Wednesday, June 16, 2010

Will the arts and libraries be in my granddaughter's future?

There's a scourge on the land and it comes from the top unfortunately. President Obama is facilitating the destruction of public employee unions. I don't think he realizes it but that doesn't matter either. The fact is that our rights as employees are being taken away -- sometimes brutally.
I worked for Los Angeles Unified School District for 30 years. I saw that the lowest paid worker was always the first to lose a job when the economy was in a downturn. Right now the economy is seriously in trouble, particularly in Los Angeles, where unemployment is about 12%, but that's only data from people who are actively looking for jobs. The LAUSD is cutting 50% of the clerical workers, attempting to outsource janitorial duties, and cutting arts and library teachers like crazy. Meanwhile, our students who are largely Latino and African-American are being denied access to quality libraries and music and art in the elementary schools. 250 Library Aides (paraprofessionals) were cut this year alone. And statistically it seems to have fallen hardest in the areas where there are no bookstores, and public libraries are either inferior or inaccessible due to crime. Closing a school library means that there will be no one there to help students find books, teach information literacy, guide them to the right Internet sources, teach them to take notes and research documents and resources, and more. The list is enormous. Technology without a talented librarian is just bells and whistles. Using a cell phone, creating images on the internet, googling and "wikipedia-ing" for all your information is not education. Yes, it teaches some skills, but the depth of education will go down the tubes.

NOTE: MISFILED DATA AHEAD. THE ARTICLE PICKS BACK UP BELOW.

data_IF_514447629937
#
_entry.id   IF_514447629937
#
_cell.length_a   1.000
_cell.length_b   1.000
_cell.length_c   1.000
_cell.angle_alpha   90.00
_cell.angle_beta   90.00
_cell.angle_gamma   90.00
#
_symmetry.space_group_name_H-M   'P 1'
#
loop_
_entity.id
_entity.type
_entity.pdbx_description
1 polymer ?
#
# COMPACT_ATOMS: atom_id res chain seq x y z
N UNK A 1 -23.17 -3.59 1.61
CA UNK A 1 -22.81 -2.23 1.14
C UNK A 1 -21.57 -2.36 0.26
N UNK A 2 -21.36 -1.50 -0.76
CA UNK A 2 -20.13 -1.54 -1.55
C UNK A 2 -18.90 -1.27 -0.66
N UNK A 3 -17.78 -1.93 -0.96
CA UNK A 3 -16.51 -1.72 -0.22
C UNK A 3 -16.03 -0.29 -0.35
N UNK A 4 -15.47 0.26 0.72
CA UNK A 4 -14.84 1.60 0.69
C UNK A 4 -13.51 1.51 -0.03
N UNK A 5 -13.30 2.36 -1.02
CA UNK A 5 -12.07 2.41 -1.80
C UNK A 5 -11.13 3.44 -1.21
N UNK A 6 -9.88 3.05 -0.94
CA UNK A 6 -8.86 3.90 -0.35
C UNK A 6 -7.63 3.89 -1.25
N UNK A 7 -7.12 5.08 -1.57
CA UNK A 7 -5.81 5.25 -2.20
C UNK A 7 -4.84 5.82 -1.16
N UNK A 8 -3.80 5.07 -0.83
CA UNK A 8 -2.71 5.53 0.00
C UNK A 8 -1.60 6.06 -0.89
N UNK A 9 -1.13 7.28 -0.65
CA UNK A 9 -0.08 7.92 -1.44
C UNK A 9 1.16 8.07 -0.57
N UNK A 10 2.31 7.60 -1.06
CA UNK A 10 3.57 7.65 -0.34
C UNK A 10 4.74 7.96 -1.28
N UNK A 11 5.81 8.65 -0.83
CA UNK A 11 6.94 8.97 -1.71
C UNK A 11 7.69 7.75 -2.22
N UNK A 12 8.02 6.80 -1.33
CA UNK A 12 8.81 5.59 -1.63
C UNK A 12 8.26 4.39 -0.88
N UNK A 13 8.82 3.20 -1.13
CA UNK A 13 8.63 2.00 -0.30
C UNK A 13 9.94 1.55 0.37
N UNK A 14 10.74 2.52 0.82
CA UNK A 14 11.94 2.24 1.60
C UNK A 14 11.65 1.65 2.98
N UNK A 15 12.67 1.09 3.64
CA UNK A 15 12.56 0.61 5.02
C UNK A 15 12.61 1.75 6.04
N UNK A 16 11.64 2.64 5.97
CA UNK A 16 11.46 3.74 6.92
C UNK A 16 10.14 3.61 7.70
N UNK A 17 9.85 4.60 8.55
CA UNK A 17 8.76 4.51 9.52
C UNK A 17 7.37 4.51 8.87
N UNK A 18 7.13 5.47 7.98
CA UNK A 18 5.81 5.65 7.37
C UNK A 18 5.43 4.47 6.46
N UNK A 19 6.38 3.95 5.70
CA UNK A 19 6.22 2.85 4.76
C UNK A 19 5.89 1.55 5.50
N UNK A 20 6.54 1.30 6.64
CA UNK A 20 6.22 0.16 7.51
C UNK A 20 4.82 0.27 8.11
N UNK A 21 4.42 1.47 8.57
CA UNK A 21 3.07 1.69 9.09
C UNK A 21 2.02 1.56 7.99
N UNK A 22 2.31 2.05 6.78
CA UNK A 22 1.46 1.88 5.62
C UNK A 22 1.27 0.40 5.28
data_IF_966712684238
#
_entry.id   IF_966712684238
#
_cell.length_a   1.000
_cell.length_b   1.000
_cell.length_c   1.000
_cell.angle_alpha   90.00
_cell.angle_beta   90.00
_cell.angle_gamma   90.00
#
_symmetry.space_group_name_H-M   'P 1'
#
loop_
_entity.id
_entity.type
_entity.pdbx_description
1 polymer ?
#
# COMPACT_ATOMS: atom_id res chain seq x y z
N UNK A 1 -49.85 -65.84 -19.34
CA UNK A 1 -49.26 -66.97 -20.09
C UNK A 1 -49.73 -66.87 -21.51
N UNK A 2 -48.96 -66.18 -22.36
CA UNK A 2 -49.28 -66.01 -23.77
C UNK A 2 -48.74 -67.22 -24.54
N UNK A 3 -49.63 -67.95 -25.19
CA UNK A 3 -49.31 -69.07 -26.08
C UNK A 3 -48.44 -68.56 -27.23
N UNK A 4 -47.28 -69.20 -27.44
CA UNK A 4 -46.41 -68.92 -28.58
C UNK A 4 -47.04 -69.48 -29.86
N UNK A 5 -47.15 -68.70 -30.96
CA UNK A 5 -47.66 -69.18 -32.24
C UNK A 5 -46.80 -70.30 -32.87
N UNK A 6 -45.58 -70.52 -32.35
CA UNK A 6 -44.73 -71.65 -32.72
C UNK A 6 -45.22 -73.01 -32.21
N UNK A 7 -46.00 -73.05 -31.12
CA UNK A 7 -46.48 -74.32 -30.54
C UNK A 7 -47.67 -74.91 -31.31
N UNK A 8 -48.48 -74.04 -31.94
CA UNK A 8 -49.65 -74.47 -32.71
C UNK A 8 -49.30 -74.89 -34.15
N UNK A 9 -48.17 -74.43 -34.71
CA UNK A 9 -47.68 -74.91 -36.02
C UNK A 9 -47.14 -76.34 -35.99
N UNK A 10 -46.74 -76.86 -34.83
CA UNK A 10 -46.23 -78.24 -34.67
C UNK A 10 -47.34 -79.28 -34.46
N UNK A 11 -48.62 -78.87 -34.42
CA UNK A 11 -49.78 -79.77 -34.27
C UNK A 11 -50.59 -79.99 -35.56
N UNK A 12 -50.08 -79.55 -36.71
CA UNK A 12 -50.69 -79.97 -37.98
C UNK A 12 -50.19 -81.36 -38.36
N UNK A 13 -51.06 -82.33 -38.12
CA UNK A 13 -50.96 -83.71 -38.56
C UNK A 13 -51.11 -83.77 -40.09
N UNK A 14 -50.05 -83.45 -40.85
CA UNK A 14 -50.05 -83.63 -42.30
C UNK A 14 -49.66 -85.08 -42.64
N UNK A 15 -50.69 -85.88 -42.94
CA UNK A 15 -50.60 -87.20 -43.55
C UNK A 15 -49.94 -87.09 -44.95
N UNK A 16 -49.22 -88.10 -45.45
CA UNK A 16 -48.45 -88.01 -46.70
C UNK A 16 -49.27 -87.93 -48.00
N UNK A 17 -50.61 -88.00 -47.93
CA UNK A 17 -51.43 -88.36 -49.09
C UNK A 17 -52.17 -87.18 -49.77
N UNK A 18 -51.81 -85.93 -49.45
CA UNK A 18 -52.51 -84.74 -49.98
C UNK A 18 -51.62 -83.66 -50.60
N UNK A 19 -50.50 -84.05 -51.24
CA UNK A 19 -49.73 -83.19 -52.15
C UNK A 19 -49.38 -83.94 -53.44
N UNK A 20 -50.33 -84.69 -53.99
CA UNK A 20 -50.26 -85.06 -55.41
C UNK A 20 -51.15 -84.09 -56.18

Scariest of all to me is that the Unions are not rising to fight the cuts to education as a group. There needs to be a united effort to keep workers' rights -- and teachers are still workers.
Yesterday LAUSD voted to do away with seniority for teachers. And in fact they do not respect seniority unless it's convenient to their purposes.
To add insult to injury, the City government under Mr. Villaraigosa, is cutting their libraries as well. They, too, seek to destroy the unions that have protected workers.
There is no denying that some workers, teachers, whoever, don't do a good job and deserve to be let go. But let it not be an arbitrary and subjective judgment of a disgruntled principal or supervisor who wants to put in his/her friend instead. This is more often what happens.
There has to be a better way to ensure that workers' rights are protected while students, urban dwellers, and citizens are properly served. We can't solve the problems by cutting off one group's rights to ensure rights of another. All will lose. The quality of life for all will go down. After all, as Cortines, LAUSD superintendent did say, our workers ARE the parents of our students. So are many of the teachers the parents of our students. And we all live in Los Angeles which clearly isn't meeting the needs of its citizens.

I am so afraid that my granddaughter, who starts kindergarten this september, will enter a school without a library and little access to the arts!

1 comment:

  1. All that you say is so true. We need to fight this from every angle we can. Keep up your eloquent writing, and spread it far and wide - to the papers, to Virtual Advocacy Day on the 29th, and everywhere. I'll commit to more advocacy writing this summer myself.